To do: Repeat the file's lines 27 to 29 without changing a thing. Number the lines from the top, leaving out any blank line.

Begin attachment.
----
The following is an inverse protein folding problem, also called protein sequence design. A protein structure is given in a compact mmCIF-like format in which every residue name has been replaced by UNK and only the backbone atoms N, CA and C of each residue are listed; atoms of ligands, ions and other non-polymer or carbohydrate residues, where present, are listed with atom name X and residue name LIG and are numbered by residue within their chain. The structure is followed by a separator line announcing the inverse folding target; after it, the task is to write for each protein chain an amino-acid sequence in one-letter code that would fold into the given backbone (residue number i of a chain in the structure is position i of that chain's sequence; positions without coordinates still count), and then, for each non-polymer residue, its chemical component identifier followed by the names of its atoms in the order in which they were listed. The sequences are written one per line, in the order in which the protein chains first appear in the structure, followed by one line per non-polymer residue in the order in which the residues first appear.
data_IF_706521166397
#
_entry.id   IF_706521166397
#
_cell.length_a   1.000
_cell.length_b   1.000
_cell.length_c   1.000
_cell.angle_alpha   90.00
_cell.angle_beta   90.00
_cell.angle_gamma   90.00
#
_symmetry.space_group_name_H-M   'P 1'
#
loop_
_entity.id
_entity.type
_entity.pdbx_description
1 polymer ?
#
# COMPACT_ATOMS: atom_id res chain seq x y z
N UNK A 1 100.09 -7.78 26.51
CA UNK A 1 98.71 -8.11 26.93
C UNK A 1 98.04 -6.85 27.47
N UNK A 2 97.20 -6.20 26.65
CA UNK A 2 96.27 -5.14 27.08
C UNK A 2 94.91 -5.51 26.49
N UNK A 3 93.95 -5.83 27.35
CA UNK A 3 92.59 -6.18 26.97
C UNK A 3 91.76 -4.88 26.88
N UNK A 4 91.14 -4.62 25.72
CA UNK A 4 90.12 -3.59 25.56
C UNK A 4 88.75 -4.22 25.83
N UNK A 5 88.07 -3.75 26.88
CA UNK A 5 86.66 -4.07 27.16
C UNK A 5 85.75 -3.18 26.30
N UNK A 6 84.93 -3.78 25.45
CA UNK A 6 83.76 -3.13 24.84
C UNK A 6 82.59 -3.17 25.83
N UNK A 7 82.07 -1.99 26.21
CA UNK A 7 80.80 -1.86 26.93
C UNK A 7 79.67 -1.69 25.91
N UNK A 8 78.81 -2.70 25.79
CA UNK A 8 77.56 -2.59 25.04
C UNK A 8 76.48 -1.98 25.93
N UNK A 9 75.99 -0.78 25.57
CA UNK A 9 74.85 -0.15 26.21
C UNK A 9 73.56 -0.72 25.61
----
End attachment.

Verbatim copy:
C UNK A 2 94.91 -5.51 26.49
N UNK A 3 93.95 -5.83 27.35
CA UNK A 3 92.59 -6.18 26.97